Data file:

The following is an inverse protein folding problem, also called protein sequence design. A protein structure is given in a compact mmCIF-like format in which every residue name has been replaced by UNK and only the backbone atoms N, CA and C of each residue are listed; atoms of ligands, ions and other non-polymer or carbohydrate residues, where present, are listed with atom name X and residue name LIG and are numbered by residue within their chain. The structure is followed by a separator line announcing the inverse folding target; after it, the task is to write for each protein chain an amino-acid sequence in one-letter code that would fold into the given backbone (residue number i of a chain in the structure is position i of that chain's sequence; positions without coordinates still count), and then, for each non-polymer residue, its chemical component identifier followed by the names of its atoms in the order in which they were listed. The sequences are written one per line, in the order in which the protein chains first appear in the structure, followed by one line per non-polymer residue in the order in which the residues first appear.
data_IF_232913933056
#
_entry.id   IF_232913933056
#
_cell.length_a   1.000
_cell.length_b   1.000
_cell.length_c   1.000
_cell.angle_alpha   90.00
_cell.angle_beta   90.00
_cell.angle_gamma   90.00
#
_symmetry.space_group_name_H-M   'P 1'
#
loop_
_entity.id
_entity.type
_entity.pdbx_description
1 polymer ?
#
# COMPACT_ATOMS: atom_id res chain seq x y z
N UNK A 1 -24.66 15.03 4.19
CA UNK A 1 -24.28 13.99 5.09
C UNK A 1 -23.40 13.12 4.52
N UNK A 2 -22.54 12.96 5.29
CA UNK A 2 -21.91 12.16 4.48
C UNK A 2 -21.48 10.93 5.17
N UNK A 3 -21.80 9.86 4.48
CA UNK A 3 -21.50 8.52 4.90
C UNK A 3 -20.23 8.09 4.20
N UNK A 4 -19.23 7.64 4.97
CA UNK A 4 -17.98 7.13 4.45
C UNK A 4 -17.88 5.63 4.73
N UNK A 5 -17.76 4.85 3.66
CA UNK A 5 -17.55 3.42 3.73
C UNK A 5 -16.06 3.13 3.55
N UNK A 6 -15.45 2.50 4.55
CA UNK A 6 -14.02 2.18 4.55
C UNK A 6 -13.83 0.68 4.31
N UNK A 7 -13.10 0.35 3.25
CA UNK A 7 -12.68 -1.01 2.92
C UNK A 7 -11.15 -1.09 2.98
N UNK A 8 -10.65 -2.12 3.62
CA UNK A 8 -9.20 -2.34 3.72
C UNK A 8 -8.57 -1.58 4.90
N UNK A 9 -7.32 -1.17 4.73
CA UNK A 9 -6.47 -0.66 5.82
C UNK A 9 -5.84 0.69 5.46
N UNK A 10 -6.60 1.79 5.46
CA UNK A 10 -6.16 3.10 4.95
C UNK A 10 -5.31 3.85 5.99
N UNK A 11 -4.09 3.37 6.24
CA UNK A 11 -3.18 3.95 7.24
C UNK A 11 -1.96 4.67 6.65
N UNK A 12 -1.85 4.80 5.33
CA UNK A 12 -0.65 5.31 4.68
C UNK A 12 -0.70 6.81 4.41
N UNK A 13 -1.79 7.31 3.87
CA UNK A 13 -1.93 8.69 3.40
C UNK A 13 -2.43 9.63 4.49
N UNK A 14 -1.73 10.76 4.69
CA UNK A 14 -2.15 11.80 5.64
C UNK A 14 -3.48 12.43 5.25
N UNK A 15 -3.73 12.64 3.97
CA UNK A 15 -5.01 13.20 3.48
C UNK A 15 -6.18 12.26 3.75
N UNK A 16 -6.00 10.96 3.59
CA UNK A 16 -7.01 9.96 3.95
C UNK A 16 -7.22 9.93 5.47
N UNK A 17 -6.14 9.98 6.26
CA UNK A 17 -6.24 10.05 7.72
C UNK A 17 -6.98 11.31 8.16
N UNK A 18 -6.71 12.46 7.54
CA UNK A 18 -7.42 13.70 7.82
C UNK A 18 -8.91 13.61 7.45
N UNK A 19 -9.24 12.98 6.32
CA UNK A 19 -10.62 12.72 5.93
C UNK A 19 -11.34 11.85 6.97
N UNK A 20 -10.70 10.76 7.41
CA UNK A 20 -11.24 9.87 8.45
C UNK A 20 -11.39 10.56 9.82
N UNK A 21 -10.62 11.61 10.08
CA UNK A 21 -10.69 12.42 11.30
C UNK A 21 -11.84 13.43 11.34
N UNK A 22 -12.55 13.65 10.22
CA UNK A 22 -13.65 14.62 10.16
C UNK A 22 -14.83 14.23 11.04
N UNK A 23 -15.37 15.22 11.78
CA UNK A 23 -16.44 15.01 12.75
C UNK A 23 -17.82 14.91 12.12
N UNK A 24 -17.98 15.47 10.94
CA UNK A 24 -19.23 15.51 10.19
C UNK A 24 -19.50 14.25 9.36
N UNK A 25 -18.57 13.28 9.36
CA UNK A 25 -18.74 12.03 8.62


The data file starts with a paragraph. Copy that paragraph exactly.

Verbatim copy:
The following is an inverse protein folding problem, also called protein sequence design. A protein structure is given in a compact mmCIF-like format in which every residue name has been replaced by UNK and only the backbone atoms N, CA and C of each residue are listed; atoms of ligands, ions and other non-polymer or carbohydrate residues, where present, are listed with atom name X and residue name LIG and are numbered by residue within their chain. The structure is followed by a separator line announcing the inverse folding target; after it, the task is to write for each protein chain an amino-acid sequence in one-letter code that would fold into the given backbone (residue number i of a chain in the structure is position i of that chain's sequence; positions without coordinates still count), and then, for each non-polymer residue, its chemical component identifier followed by the names of its atoms in the order in which they were listed. The sequences are written one per line, in the order in which the protein chains first appear in the structure, followed by one line per non-polymer residue in the order in which the residues first appear.